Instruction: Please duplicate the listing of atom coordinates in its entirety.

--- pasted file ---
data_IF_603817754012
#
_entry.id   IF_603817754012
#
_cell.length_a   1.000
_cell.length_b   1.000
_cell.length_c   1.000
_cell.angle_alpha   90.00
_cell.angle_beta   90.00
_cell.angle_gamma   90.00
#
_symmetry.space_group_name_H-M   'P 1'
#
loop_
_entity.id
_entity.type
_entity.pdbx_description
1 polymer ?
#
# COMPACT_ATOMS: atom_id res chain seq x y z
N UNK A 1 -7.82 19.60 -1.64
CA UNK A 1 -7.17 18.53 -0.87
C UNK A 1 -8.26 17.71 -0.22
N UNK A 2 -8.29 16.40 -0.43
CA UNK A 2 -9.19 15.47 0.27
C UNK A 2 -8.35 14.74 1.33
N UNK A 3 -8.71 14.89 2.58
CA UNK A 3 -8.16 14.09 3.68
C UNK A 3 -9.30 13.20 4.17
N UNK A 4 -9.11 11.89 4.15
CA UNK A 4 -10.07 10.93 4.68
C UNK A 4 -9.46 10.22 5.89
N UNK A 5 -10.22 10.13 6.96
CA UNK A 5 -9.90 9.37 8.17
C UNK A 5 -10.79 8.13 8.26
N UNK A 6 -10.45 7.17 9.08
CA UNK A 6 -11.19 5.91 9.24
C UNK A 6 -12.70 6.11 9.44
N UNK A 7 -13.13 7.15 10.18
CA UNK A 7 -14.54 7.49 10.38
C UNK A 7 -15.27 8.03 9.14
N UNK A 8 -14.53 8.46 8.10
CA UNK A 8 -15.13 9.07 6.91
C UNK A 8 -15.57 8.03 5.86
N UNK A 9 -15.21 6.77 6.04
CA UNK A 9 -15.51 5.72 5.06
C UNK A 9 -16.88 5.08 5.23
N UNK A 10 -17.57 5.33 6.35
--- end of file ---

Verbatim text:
data_IF_603817754012
#
_entry.id   IF_603817754012
#
_cell.length_a   1.000
_cell.length_b   1.000
_cell.length_c   1.000
_cell.angle_alpha   90.00
_cell.angle_beta   90.00
_cell.angle_gamma   90.00
#
_symmetry.space_group_name_H-M   'P 1'
#
loop_
_entity.id
_entity.type
_entity.pdbx_description
1 polymer ?
#
# COMPACT_ATOMS: atom_id res chain seq x y z
N UNK A 1 -7.82 19.60 -1.64
CA UNK A 1 -7.17 18.53 -0.87
C UNK A 1 -8.26 17.71 -0.22
N UNK A 2 -8.29 16.40 -0.43
CA UNK A 2 -9.19 15.47 0.27
C UNK A 2 -8.35 14.74 1.33
N UNK A 3 -8.71 14.89 2.58
CA UNK A 3 -8.16 14.09 3.68
C UNK A 3 -9.30 13.20 4.17
N UNK A 4 -9.11 11.89 4.15
CA UNK A 4 -10.07 10.93 4.68
C UNK A 4 -9.46 10.22 5.89
N UNK A 5 -10.22 10.13 6.96
CA UNK A 5 -9.90 9.37 8.17
C UNK A 5 -10.79 8.13 8.26
N UNK A 6 -10.45 7.17 9.08
CA UNK A 6 -11.19 5.91 9.24
C UNK A 6 -12.70 6.11 9.44
N UNK A 7 -13.13 7.15 10.18
CA UNK A 7 -14.54 7.49 10.38
C UNK A 7 -15.27 8.03 9.14
N UNK A 8 -14.53 8.46 8.10
CA UNK A 8 -15.13 9.07 6.91
C UNK A 8 -15.57 8.03 5.86
N UNK A 9 -15.21 6.77 6.04
CA UNK A 9 -15.51 5.72 5.06
C UNK A 9 -16.88 5.08 5.23
N UNK A 10 -17.57 5.33 6.35